Signs and Symptoms
Lattice degeneration of the retina is named for its resemblance to a fine, white, linear criss-cross lattice pattern seen in the peripheral neurosensory retina.1-15 The condition is common to 7% to 10% of adult eyes, with affected patients usually diagnosed over the age of 20.1-5,12-15 The condition is predominantly seen in the superior quadrants, with less frequency in the horizontal meridans.1 Axially myopic patients seem to have a higher incidence of lattice degeneration.1,6-11 There appears to be no racial predilection, although there is some controversy in the literature.1-11,12
Lattice degeneration classically runs circumferentially between the equator and the ora serrata, parallel to the vitreous base.1-10,13 The individual lesions usually measure from 0.5 disc diameter (DD) to 6 DD and can run 360° around the eye. Most of the time, the lesions are observed in discontinuous patterns, with the majority of lesions in the vertical meridians.1,13 Lattice degeneration is typically bilateral.12,13
Sometimes, retinal pigment epithelial hyperplasia associated with significant retinal thinning or the physiology of healing (secondary to micro-injury) conceals the lattice lines.1,12-15 This is often termed pigmented lattice degeneration. The retinal thinning causes overlying vitreous degeneration with subsequent accumulation of small pockets of liquid vitreous, known as lacunae, residing over top of the lesions.12-17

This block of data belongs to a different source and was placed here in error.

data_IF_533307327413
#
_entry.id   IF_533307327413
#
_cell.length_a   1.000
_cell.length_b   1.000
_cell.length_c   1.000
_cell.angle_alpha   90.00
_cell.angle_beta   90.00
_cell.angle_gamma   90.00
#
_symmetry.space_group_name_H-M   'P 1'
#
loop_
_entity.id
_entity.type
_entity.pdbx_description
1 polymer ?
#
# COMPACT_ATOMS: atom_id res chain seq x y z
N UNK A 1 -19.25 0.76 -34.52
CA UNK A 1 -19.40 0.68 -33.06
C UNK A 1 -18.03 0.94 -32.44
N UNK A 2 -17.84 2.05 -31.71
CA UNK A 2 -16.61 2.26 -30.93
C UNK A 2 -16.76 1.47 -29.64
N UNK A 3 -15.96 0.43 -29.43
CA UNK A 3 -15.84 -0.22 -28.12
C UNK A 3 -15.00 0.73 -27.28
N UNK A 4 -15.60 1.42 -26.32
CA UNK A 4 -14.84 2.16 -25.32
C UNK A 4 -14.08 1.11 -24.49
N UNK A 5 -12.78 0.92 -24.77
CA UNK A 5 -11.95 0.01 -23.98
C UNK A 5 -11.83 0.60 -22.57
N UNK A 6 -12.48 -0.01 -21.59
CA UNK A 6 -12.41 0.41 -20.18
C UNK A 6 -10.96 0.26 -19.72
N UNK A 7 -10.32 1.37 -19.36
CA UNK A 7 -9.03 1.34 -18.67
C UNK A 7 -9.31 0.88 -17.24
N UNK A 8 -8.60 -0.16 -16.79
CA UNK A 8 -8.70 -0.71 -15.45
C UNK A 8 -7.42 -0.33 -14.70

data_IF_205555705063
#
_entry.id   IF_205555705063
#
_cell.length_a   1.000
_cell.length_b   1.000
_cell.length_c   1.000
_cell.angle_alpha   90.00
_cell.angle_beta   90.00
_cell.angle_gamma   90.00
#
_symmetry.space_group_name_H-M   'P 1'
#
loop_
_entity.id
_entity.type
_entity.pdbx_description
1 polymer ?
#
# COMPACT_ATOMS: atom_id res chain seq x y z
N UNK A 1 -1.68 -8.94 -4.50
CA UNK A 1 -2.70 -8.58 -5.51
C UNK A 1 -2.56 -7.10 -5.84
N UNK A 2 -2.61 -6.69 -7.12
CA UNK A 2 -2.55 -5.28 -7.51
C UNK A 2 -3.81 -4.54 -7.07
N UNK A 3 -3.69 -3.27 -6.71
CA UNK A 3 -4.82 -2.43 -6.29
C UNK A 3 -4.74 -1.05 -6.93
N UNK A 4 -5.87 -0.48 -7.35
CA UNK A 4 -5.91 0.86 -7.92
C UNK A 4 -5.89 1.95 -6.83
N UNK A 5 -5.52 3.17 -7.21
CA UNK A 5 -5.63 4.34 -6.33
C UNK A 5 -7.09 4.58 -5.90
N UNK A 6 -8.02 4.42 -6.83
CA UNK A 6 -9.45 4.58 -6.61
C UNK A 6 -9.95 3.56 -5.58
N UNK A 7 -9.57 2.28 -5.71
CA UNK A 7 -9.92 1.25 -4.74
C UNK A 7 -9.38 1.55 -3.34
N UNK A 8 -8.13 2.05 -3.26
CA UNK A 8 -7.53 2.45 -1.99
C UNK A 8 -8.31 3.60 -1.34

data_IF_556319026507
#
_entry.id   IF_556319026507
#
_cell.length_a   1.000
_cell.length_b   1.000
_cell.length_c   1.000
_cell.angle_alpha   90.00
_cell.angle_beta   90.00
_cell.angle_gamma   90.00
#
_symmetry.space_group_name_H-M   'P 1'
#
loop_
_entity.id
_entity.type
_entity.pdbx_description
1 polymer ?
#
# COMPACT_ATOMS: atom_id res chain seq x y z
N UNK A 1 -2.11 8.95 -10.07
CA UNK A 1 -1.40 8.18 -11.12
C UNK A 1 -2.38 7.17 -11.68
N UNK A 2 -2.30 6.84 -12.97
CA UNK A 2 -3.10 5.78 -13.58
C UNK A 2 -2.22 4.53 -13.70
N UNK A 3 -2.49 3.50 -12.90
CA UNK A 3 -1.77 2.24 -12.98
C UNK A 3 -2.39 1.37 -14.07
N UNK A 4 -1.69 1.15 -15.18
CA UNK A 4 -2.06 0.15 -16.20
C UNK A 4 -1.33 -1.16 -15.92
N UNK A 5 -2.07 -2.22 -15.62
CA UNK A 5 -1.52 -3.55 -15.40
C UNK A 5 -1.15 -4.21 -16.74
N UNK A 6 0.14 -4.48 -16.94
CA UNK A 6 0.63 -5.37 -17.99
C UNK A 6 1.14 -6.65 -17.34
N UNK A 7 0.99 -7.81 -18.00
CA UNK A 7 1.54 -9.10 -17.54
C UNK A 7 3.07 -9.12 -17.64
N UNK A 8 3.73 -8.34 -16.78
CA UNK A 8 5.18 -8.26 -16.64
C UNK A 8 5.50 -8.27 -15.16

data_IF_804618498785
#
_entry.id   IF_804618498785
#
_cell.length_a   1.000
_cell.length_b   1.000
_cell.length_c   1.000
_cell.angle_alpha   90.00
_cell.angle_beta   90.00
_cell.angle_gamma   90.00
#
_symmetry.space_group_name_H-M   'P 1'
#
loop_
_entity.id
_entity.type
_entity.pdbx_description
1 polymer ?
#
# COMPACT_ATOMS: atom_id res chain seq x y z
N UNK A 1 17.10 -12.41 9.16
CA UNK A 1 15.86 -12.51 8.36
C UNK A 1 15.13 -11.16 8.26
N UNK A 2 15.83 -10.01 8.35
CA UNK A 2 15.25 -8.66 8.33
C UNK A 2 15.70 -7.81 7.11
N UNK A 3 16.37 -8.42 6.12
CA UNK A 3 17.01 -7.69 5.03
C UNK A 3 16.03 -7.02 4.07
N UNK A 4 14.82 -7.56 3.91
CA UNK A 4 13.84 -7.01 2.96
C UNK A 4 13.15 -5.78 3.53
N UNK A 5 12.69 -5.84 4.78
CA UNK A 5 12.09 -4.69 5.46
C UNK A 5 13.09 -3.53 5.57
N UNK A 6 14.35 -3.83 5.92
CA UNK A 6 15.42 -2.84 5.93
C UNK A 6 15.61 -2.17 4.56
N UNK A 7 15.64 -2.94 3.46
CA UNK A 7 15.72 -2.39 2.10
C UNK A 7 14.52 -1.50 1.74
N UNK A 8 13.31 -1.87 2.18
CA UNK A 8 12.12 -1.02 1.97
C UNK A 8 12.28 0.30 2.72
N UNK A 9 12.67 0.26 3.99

When atrophic holes develop, liquid vitreous can seep under the neurosensory retina to produce a shallow retinal detachment. The majority of shallow lattice-related detachments are asymptomatic. However, when a prominently lifted edge of a hole or linear tear along a lesion edge interacts with adherent vitreous, mechanical forces are translated into electrical retinal stimuli that are perceived by the patient as flashing lights (photopsia).1 These forces can also create larger holes or tears that may be symptomatic.1,6-8 Tractional retinal tears along the edge of lattice degeneration have the highest association with the development of retinal detachment arising from lattice retinal degeneration.1,6-8
The etiology of lattice degeneration remains unclear. Recent research has hypothesized that the condition may occur secondary to genetic variants in the COL4A4 gene.5 Pathophysiologically, lattice degeneration occurs as the result of dropout of peripheral retinal capillaries, with resulting ischemia and subsequent thinning affecting all layers of the retina.15-17 The acellular thickening and sclerosis of the lumens of these peripheral retinal arterioles is what creates the characteristic linear appearance.17